Hello everyone. I am back after some time of being away from Gather as my father just passed away. It has been a heart-wrenching and yet unifying time.
During my father's dying process I sent him and my mother 150 letters by e-mail. I live far away from them and could not be there throughout. The fact that I could send them these mails on most days was extremely important to me. There was a kind of healing that took place in the writing of them and in the idea that they would receive my thoughts almost as soon as I had put them down. I reconnected quickly with many old friends who had lost their parents and was able to create an invaluable support network for the process ahead in a very short period of time. And all because of technology.
The last time that I saw my father alive was via Skype and a web cam. His grandchildren were able to play him a little concert on their instruments, and he was able to hear and see it all. I could at once see how ill he was yet at the same time was overjoyed that I would still get the chance to see my father before he left this earth. Again, all because of technology.
During these months, computers and the Internet have been my saving grace. They created the possibility of being a part of the last days of my old family at the same time as I could continue to attend to my new one. At the same time I continue to ask myself as to whether technology can actually fulfill our human need to belong and be in physical contact with other humans.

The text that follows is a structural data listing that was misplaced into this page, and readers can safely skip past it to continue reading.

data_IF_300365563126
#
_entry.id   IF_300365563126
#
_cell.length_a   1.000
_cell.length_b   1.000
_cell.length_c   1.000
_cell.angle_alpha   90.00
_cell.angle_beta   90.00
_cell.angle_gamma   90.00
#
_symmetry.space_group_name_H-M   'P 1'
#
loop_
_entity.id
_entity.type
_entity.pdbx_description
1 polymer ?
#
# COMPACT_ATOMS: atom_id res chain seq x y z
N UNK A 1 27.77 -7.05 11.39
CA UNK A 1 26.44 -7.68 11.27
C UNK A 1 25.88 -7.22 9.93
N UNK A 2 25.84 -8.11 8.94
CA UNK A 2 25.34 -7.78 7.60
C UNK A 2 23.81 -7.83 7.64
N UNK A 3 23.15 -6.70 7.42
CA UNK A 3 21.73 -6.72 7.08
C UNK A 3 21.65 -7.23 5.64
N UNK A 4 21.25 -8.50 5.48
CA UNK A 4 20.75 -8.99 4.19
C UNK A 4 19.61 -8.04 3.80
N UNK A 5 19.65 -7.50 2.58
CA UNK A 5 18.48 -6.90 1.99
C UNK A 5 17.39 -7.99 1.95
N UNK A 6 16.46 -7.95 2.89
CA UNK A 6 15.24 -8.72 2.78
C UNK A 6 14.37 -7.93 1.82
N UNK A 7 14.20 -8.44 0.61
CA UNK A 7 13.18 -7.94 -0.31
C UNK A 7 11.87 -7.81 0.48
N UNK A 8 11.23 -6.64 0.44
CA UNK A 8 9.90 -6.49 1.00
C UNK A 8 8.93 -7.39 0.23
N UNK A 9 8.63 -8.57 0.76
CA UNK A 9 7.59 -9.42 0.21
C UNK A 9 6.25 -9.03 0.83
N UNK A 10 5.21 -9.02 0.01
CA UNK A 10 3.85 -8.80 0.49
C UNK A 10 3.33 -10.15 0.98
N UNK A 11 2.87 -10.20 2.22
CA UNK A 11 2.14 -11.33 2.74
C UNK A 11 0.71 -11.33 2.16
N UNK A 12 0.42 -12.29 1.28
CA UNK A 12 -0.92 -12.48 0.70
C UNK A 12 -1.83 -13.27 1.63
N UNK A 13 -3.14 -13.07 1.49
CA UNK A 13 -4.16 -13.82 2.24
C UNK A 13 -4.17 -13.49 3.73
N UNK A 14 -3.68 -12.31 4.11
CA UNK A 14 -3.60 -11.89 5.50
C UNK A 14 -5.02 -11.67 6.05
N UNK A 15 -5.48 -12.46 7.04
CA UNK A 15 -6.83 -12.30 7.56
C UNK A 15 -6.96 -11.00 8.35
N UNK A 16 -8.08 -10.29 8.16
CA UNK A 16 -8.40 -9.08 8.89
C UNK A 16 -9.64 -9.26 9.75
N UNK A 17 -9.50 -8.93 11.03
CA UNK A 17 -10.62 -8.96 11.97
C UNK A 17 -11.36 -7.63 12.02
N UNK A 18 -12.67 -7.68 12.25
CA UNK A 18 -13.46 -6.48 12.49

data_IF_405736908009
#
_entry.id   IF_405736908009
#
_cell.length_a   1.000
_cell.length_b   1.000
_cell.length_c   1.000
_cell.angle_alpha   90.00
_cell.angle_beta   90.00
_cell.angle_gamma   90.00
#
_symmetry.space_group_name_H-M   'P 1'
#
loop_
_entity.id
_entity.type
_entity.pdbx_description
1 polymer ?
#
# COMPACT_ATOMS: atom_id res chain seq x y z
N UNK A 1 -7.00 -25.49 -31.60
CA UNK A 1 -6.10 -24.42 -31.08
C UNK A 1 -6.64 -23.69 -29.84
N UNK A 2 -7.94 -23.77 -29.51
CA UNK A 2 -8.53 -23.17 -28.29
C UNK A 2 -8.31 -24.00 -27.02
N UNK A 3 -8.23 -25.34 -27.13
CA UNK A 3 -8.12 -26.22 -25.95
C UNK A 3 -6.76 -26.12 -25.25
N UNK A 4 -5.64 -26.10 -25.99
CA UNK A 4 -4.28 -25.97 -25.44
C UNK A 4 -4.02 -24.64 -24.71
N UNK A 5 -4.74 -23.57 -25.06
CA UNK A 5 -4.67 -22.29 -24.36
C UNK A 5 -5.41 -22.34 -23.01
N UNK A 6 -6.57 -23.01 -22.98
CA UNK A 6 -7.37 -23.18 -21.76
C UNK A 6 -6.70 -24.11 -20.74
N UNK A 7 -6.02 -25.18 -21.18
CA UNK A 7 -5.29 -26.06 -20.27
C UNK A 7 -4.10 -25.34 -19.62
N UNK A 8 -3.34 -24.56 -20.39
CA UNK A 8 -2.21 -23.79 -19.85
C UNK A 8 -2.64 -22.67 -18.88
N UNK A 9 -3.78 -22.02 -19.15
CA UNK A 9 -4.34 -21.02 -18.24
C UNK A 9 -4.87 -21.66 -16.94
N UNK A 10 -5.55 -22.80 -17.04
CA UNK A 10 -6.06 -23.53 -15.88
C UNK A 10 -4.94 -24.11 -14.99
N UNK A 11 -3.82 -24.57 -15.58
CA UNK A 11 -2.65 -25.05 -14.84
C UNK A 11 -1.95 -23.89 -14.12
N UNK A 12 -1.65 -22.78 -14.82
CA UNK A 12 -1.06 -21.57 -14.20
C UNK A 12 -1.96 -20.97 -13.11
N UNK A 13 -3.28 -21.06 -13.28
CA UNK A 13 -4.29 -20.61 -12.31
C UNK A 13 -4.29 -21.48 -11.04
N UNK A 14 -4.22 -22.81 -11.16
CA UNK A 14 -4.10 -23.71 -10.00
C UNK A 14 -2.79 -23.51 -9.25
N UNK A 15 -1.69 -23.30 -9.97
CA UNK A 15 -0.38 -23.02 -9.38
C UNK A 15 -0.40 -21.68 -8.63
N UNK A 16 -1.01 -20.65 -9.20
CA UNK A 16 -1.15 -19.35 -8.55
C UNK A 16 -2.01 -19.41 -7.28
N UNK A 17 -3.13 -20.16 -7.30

A new book out ("Social Intelligence", Daniel Goleman) characterizes technology as an insidious destroyer of human relations and togetherness. When I see my son or daughter staring into screens next to one another, not speaking to eachother and not acknowledging one another's presence, I feel concerned and have some sympathy for Goleman's argument. I have noticed that young boys in particular are great victims of our computer revolution. They seem more easily addicted to the screen. Perhaps this has something to do with the fundamental difference in social function that evolution had in mind for males and females (females are the social carers and carers of the family, while males are supposed to be out there on their own fending for the family).
Then I began to wonder about how much participation in an on-line community can give us as far as belonging goes. Of course, each of us has our individual reasons for participating. In my case, it is to get feedback on ideas. I am a writer. There is also the instinctive desire simply to belong to groups that I can converse with and share similar interests. I live on an island which is close to a major city, yet it still cuts me off a bit from intense social interaction. The question is, does my on-line belonging subtract negatively from the overall extent to which I belong in the community/society where I live?
I'd be so interested to hear from all of you who have some thoughts on this as to how you see this tradeoff. Is it a tradeoff? What do you feel that you get from being a part of an on-line community. Is it something that gives you peace and grounding in your life or is that overstated? How did you make the decision to join an on-line community? Why did you?
In the mean time, have a wonderful first of advent. Here in Sweden I am lighting the first candle on an advent wreath which I made outside in the forest. I will think of my dad when I light the candle.